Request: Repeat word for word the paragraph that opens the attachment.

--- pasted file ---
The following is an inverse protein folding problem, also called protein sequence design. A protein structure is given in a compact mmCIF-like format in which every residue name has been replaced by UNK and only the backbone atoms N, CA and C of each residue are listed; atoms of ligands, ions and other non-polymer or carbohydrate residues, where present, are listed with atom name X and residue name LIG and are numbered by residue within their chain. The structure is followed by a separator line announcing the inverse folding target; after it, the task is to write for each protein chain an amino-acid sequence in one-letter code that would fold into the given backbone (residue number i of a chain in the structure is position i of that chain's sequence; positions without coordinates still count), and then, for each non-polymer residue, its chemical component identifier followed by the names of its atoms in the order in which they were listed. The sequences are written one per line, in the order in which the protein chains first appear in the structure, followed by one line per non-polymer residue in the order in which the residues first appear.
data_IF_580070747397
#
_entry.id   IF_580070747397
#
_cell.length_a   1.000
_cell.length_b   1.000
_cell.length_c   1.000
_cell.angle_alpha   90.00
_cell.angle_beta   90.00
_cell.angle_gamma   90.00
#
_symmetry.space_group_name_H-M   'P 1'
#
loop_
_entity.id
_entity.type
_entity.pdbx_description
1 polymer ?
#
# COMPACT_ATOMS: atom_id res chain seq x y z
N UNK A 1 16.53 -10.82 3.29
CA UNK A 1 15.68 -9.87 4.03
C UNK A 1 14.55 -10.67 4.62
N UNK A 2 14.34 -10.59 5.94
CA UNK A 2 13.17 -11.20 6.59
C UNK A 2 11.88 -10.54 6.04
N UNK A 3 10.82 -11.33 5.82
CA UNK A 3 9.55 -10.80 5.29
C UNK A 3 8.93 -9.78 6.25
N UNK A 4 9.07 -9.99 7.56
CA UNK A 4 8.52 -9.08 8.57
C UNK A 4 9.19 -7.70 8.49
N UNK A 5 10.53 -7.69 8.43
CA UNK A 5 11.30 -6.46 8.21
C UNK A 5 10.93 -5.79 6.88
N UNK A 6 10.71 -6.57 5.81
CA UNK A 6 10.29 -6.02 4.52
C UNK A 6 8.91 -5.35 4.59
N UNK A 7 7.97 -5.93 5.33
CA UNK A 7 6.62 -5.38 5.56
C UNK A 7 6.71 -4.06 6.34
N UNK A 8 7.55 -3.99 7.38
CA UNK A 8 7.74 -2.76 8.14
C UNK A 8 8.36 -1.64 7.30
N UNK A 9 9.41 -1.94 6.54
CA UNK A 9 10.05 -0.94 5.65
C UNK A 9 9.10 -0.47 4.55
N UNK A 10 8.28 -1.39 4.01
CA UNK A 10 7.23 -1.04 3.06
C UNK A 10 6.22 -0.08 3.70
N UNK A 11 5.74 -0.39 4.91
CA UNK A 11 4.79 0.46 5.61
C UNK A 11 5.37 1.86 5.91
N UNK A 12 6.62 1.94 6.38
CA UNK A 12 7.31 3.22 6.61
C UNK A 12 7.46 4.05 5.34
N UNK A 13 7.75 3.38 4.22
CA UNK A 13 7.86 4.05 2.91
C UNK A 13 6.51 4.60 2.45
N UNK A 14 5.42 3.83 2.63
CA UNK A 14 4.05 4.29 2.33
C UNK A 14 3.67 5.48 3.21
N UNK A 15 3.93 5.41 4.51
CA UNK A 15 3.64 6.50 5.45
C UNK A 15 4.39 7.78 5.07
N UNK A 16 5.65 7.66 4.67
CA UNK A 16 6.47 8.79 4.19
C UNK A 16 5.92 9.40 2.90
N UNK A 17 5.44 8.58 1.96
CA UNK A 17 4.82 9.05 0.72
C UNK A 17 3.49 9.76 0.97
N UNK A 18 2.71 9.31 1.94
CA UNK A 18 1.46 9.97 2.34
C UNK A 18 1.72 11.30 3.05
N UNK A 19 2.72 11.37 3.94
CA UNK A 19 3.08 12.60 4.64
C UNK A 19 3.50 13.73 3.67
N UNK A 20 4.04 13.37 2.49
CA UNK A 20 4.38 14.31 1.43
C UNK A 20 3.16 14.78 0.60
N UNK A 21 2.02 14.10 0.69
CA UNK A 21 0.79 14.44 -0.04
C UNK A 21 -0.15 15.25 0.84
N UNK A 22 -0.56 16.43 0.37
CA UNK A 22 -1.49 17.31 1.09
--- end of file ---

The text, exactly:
The following is an inverse protein folding problem, also called protein sequence design. A protein structure is given in a compact mmCIF-like format in which every residue name has been replaced by UNK and only the backbone atoms N, CA and C of each residue are listed; atoms of ligands, ions and other non-polymer or carbohydrate residues, where present, are listed with atom name X and residue name LIG and are numbered by residue within their chain. The structure is followed by a separator line announcing the inverse folding target; after it, the task is to write for each protein chain an amino-acid sequence in one-letter code that would fold into the given backbone (residue number i of a chain in the structure is position i of that chain's sequence; positions without coordinates still count), and then, for each non-polymer residue, its chemical component identifier followed by the names of its atoms in the order in which they were listed. The sequences are written one per line, in the order in which the protein chains first appear in the structure, followed by one line per non-polymer residue in the order in which the residues first appear.